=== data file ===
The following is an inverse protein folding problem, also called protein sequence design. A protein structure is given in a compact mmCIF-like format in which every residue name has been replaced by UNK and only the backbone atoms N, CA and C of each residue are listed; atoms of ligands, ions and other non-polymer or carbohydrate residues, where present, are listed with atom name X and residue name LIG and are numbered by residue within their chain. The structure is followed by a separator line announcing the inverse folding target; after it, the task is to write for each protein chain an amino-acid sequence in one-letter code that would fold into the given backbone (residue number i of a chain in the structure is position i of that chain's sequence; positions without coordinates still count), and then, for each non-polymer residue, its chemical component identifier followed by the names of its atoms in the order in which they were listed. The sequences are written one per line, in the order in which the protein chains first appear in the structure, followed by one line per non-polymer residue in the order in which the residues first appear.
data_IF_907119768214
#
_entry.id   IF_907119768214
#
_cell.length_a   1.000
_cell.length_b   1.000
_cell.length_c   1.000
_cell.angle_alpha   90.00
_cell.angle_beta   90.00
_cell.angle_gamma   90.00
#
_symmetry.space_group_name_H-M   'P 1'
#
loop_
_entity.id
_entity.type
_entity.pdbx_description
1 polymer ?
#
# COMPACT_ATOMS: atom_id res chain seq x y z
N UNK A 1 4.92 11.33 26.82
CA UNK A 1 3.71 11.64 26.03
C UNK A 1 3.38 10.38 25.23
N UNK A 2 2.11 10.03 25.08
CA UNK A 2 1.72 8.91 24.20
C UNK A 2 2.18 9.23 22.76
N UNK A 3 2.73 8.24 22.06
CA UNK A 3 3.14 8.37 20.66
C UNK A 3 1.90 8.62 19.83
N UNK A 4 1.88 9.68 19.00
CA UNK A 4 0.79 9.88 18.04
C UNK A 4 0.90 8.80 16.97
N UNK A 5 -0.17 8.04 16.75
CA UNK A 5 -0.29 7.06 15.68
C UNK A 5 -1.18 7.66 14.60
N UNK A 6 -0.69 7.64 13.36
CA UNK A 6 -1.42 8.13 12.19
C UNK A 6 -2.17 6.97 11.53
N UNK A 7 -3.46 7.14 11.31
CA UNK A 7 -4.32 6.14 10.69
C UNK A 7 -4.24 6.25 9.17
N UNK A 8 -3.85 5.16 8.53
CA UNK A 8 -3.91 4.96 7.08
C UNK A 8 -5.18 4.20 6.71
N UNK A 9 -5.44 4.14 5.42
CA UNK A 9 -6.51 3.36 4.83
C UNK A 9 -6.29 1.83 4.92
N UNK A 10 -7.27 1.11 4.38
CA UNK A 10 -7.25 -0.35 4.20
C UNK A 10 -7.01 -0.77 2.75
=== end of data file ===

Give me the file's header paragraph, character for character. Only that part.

The following is an inverse protein folding problem, also called protein sequence design. A protein structure is given in a compact mmCIF-like format in which every residue name has been replaced by UNK and only the backbone atoms N, CA and C of each residue are listed; atoms of ligands, ions and other non-polymer or carbohydrate residues, where present, are listed with atom name X and residue name LIG and are numbered by residue within their chain. The structure is followed by a separator line announcing the inverse folding target; after it, the task is to write for each protein chain an amino-acid sequence in one-letter code that would fold into the given backbone (residue number i of a chain in the structure is position i of that chain's sequence; positions without coordinates still count), and then, for each non-polymer residue, its chemical component identifier followed by the names of its atoms in the order in which they were listed. The sequences are written one per line, in the order in which the protein chains first appear in the structure, followed by one line per non-polymer residue in the order in which the residues first appear.